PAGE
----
Department ofHistory


2012 Holocaust Conference

Art theft and the reaction of church and university leaders in Nazi Germany

The fifth annual Powell and Heller Holocaust Conference at PLU will focus March 8 on the Nazi plunder of Jewish valuables, along with belated efforts at restitution. There will also be a session on German churches and universities, with speakers discussing Dietrich Bonhoeffer, the Catholic Church, and postwar denazification.

2011 Holocaust Conference

Stories in the First Person

This year's Powell-Heller Holocaust Conference will focus on genocide, and personal stories of those who have survived genocides from Rwanda to the Congo. To start off the conference on Thursday, a co-director of The Last Survivor will talk about the making of the documentary.  Discussion of the film will be led by director Michael Pertnoy and the young survivor from the Congo portrayed in the film, Justin Semahoro Kimenyerwa.

PLU Fall Holocaust Program Lecture-"The Crime of My Very Existence" Nov. 11, 2010

holocaust lectureAt the PLU Fall Lecture in Holocaust Studies on Nov. 11, Prof. Michael Berkowitz will speak from his book, The Crime of My Very Existence. The event is free and open to the public and will take place in Xavier Hall at 7 p.m.

Berkowitz, is now a professor and the director of the Holocaust Program at the Department of Hebrew and Jewish Studies at the University College London. His work investigates a rarely considered yet critical dimension of anti-Semitism that was instrumental in the conception and perpetration of the Holocaust: the association of Jews with criminality.

Drawing from a rich body of documentary evidence, including memoirs and little-studied photographs, Michael Berkowitz traces the myths and realities pertinent to the discourse on "Jewish criminality" from the eighteenth century through the Weimar Republic, into the complex Nazi assault on the Jews, and extending into postwar Europe. Berkowitz also studied the Jewish reaction to the propaganda machine, including organizing legal defense funds, creating committees to help Jews immigrate to Palestine and launching a public relations campaign of their own, Ericksen said.

Kurt Mayer Professor of Holocaust Studies Robert Ericksen reports on his research in Berlin this summer

During June and July 2009, Kurt Mayer Professorship funds allowed Bob Ericksen to do research in Berlin at various libraries and archives, including the Central Church Archive of Berlin. Cambridge University Press approached him bob ericksonlast year to write Christians in Nazi Germany, a 250-page book which will become part of the "short history" series published by Cambridge. He is now contracted to complete that manuscript by the end of 2010. He also has written the chapter on German Protestants for the Oxford Handbook on the Holocaust, edited by John Roth and Peter Hayes. This volume will appear in 2010.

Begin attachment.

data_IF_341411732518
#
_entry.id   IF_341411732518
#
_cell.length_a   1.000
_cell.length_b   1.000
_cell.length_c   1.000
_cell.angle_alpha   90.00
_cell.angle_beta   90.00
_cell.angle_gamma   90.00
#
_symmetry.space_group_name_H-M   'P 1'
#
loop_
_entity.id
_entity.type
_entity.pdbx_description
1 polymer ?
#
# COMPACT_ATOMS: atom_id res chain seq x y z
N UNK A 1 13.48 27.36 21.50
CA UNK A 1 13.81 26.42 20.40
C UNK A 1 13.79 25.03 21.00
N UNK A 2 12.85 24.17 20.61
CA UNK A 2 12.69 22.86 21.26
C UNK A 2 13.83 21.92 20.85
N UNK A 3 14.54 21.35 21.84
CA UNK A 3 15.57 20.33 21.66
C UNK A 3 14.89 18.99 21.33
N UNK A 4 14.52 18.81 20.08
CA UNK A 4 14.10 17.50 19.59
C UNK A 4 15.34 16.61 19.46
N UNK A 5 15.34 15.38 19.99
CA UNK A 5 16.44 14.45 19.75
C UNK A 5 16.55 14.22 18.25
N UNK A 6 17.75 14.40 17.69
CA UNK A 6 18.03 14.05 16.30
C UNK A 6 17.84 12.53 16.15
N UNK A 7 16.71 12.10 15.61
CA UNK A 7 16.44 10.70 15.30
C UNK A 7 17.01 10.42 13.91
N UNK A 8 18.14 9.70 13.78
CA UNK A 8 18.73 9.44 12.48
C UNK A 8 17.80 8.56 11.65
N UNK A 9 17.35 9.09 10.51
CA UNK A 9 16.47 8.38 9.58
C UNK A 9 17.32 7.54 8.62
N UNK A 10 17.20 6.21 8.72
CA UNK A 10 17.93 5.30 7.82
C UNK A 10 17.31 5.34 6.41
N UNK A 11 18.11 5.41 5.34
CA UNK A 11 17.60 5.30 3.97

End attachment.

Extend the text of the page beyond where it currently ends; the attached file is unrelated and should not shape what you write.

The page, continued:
Cioma Schönhaus, Holocaust Survivor. As part of his summer work in Europe, Ericksen visited and interviewed Cioma Schönhaus in Basel. Schönhaus grew up in Berlin. As a teenager he began using his artistic skills to forge Nazi stamps on falsified IDs. This allowed him to live illegally in Berlin and it also saved the lives of dozens, or even hundreds of fellow Jews. A few members of the Protestant Confessing Church in Berlin organized this program. When participants in this Kaufmann Circle” began to be arrested by the Gestapo in 1943, Cioma pedaled his bicycle all the way to southern Germany and then managed to sneak across the Swiss border. He arrived in Basel, where he still lives. Two sons of Cioma Schönhaus visited Tacoma a year ago, invited by Professor Doug Oakman of the PLU Religion Department. They performed in their klezmer band, Bait Jaffe, and >also spoke about their father’s experience of the Holocaust. His story can be found in a recent memoir, The Forger, which is now being made into a film.